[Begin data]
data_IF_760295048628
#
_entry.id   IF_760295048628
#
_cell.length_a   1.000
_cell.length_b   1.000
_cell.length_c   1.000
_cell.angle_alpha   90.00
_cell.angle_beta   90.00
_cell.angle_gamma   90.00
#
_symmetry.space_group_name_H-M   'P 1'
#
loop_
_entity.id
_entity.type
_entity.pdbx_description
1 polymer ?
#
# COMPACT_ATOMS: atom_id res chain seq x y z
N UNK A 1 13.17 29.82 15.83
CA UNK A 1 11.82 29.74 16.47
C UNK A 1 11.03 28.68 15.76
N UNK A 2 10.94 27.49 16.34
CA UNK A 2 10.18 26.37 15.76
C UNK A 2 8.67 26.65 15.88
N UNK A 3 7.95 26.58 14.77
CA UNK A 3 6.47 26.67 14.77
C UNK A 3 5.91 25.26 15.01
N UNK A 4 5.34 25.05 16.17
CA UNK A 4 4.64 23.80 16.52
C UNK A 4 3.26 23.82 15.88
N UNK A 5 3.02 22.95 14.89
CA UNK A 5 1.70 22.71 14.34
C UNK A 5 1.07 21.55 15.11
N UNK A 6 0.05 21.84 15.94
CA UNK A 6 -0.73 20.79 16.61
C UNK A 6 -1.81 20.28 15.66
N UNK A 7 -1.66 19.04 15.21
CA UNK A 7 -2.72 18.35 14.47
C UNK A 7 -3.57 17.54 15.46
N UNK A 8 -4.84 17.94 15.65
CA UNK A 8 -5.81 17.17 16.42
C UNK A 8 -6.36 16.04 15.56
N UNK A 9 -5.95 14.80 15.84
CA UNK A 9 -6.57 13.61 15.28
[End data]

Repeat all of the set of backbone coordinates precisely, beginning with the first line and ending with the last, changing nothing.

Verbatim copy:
data_IF_760295048628
#
_entry.id   IF_760295048628
#
_cell.length_a   1.000
_cell.length_b   1.000
_cell.length_c   1.000
_cell.angle_alpha   90.00
_cell.angle_beta   90.00
_cell.angle_gamma   90.00
#
_symmetry.space_group_name_H-M   'P 1'
#
loop_
_entity.id
_entity.type
_entity.pdbx_description
1 polymer ?
#
# COMPACT_ATOMS: atom_id res chain seq x y z
N UNK A 1 13.17 29.82 15.83
CA UNK A 1 11.82 29.74 16.47
C UNK A 1 11.03 28.68 15.76
N UNK A 2 10.94 27.49 16.34
CA UNK A 2 10.18 26.37 15.76
C UNK A 2 8.67 26.65 15.88
N UNK A 3 7.95 26.58 14.77
CA UNK A 3 6.47 26.67 14.77
C UNK A 3 5.91 25.26 15.01
N UNK A 4 5.34 25.05 16.17
CA UNK A 4 4.64 23.80 16.52
C UNK A 4 3.26 23.82 15.88
N UNK A 5 3.02 22.95 14.89
CA UNK A 5 1.70 22.71 14.34
C UNK A 5 1.07 21.55 15.11
N UNK A 6 0.05 21.84 15.94
CA UNK A 6 -0.73 20.79 16.61
C UNK A 6 -1.81 20.28 15.66
N UNK A 7 -1.66 19.04 15.21
CA UNK A 7 -2.72 18.35 14.47
C UNK A 7 -3.57 17.54 15.46
N UNK A 8 -4.84 17.94 15.65
CA UNK A 8 -5.81 17.17 16.42
C UNK A 8 -6.36 16.04 15.56
N UNK A 9 -5.95 14.80 15.84
CA UNK A 9 -6.57 13.61 15.28